At its 'By Innovation Only' event today Apple announced three new iPhones. The iPhones 11, as they're collectively called are all powered by the A13 chip, as Apple once again differentiates two of its smartphones from the third on the basis of display material and camera specifications. As opposed to previous iPhone launches, this time the A13 was introduced by the executive in charge of designing the processor. As a result, we've got some juicy details for the chip that you should be interested in. Take a look below for more.
Apple's A13 Chip For iPhone 11, iPhone 11 Pro & iPhone 11 Pro Max Features 8.5 Billion Transistors And Is Optimized For Machine Learning
Apple's A13 is the first chip from the company that's manufactured on TSMC's last iteration of the 7nm process node. This node, dubbed as the N7+ uses Extreme Ultraviolet light for lithography. The light has a shorter wavelength than traditional fabrication and as a result, it allows the fab to etch finer circuits on silicon.
Now, with the iPhones 11 official, we've also got details for the A13 chip that is powering the smartphones. The Apple A13 has the highest transistor count for a chip that has ever powered the iPhone, with a total of 8.5 billion transistors. Apple's A12 that powers the iPhone XS, XS Max and XR has 7 transistors.
The A12X powering the iPad Pro has 10 billion transistors, but this chip has a larger surface area than the A13 and the A12 and so can accommodate more of the microscopic circuits that lie at the heart of every gadget.
We can confirm that the A13 is a hexa core processor, with four cores dedicated for low-power and two cores dedicated for high power operations. This time Apple's once again focused on machine learning and neural computation with the chip, but as opposed to last year, the company has decided to make the CPU carry some of this workload.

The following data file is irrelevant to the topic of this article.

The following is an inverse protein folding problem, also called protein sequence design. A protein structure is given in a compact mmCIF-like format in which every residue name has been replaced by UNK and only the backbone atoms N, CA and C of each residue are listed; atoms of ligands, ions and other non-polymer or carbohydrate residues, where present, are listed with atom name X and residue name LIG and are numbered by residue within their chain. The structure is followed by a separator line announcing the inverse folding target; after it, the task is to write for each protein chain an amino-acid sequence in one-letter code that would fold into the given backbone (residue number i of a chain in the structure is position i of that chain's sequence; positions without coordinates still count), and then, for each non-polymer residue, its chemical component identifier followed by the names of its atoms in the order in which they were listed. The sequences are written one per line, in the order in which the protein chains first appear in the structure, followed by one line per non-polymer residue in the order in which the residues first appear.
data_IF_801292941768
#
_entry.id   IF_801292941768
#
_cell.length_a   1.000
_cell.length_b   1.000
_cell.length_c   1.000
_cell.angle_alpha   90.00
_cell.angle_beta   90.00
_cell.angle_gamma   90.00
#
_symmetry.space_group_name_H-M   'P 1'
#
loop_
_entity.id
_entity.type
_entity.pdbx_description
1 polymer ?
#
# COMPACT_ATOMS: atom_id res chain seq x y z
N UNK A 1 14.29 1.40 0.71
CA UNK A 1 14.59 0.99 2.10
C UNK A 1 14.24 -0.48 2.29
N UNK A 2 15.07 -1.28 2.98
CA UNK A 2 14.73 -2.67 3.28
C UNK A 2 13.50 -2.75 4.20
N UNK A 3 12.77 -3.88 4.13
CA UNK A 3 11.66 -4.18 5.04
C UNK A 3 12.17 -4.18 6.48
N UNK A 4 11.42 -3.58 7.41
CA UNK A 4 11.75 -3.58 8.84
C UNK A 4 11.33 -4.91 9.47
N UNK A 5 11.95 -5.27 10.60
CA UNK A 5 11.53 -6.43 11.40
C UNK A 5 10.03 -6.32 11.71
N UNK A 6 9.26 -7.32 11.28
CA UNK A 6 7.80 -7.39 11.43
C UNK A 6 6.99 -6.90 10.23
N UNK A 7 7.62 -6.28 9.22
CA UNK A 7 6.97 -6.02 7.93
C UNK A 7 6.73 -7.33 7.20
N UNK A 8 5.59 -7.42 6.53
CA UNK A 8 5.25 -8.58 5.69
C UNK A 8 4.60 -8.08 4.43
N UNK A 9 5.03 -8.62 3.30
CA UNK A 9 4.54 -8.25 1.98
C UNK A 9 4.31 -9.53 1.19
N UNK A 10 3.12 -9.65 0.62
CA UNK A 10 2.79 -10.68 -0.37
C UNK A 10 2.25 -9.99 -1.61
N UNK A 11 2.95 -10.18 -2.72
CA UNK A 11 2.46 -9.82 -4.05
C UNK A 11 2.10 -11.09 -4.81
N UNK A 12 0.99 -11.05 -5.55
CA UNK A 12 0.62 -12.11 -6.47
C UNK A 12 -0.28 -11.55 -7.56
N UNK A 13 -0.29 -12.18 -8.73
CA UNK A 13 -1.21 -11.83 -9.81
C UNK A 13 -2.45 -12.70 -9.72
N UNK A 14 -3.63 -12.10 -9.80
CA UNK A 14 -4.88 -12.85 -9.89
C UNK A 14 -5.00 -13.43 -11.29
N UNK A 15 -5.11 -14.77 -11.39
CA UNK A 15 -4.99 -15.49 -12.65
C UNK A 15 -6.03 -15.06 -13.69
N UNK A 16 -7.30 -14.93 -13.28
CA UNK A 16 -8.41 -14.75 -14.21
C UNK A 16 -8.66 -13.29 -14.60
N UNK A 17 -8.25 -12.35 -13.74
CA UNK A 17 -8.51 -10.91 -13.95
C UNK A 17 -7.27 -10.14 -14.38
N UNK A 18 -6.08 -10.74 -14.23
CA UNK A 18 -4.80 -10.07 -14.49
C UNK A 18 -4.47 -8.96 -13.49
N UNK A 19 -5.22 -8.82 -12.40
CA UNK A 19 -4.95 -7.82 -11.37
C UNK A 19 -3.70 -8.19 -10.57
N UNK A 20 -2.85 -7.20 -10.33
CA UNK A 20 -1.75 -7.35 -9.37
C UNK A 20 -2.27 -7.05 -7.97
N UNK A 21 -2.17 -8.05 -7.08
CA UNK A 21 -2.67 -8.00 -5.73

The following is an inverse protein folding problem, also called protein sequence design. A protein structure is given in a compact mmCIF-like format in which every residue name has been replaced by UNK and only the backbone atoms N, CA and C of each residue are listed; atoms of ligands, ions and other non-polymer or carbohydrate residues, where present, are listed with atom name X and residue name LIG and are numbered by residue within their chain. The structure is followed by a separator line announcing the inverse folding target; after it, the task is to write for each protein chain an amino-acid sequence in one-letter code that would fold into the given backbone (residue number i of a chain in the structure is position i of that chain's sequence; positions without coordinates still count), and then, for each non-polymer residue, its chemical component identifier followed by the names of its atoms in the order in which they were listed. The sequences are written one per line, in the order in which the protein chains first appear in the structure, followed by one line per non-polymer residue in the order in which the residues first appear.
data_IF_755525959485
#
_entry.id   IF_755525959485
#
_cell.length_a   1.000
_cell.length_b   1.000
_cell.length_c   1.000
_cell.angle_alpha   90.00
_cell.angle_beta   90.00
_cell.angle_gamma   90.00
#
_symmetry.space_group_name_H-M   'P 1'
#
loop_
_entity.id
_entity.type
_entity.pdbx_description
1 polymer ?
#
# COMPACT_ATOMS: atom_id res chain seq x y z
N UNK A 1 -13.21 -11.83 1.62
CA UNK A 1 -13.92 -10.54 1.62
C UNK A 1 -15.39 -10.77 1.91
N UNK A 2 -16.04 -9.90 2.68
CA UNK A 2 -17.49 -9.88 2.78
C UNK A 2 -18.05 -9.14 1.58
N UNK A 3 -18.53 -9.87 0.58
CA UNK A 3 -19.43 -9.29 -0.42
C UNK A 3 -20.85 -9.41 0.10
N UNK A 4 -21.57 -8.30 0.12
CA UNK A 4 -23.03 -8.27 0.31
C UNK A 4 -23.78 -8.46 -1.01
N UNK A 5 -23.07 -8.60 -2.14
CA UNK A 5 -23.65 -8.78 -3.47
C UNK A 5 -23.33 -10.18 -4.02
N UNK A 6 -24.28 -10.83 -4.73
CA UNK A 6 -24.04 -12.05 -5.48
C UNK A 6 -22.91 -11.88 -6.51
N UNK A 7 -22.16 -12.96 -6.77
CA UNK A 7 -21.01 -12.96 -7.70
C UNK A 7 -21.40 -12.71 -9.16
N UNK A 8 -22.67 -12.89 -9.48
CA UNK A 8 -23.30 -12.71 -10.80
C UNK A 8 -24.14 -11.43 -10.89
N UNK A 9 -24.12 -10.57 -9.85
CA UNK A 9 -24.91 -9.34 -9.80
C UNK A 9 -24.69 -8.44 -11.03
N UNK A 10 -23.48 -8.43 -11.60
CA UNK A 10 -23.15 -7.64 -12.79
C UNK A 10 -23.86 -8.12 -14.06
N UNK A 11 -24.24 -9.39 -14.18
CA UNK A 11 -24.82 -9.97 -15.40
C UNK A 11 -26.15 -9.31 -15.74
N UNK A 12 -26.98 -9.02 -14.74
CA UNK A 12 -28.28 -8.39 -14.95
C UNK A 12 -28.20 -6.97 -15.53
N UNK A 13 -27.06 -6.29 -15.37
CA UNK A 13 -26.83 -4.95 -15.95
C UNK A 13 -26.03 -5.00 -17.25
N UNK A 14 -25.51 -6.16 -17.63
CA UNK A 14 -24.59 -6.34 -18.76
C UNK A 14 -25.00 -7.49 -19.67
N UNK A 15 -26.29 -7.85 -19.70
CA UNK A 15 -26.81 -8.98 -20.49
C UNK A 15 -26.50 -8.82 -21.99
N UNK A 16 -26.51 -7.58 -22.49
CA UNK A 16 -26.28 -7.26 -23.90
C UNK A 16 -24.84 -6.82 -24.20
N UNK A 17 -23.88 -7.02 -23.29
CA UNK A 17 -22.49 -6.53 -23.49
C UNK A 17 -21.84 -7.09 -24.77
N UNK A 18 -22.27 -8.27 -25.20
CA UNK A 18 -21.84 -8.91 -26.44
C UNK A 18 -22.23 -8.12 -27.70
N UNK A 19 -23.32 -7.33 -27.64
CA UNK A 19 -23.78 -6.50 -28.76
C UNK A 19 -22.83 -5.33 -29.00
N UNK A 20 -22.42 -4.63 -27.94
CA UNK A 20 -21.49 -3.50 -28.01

The A13's CPU itself is capable of 1 TOPS (trillion operations per second) courtesy of machine learning accelerators. Apple has also designed a brand new machine learning controller for the A13, and this part of the SoC's die is responsible for operations including natural language processing, image classification and character animation (for AR apps).
The SoC's GPU features four cores, is optimized for Metal and is 20% faster and 15% power efficient over its predecessor found on the A12. Apple's neural engine on the A13 is 20% faster and 15% power efficient over the A12's engine. The 2 high-performance cores on the A13 are 20% faster and 30% power efficient over their counterparts on the A12, and the low-performance cores are 40% power efficient and 20% faster than their predecessors. If you're astute, you'll notice that performance gains are 20% across the A13 regardless of the type of workload being computed. This is due to the node advantage offered by TSMC's latest techniques, developed jointly by both companies.
Finally, a feature of the A13 is that the SoC has hundreds of voltage domains that are segregated based on computational requirements. These domains are critical for the chip's performance management, as only those representing the need of the moment are triggered at any single moment, with the others being off. Apple's custom silicon solutions continue to provide the company with creative designs, and the A13 is looking to be another one of these.
All in all, the A13 delivers modest upgrades over its predecessor, but this doesn't mean that the chip is disappointing. It's the culmination of TSMC's 7nm process that has put the Taiwanese fab right at Intel's doorstep, and perform spectacularly in the semiconductor fabrication industry.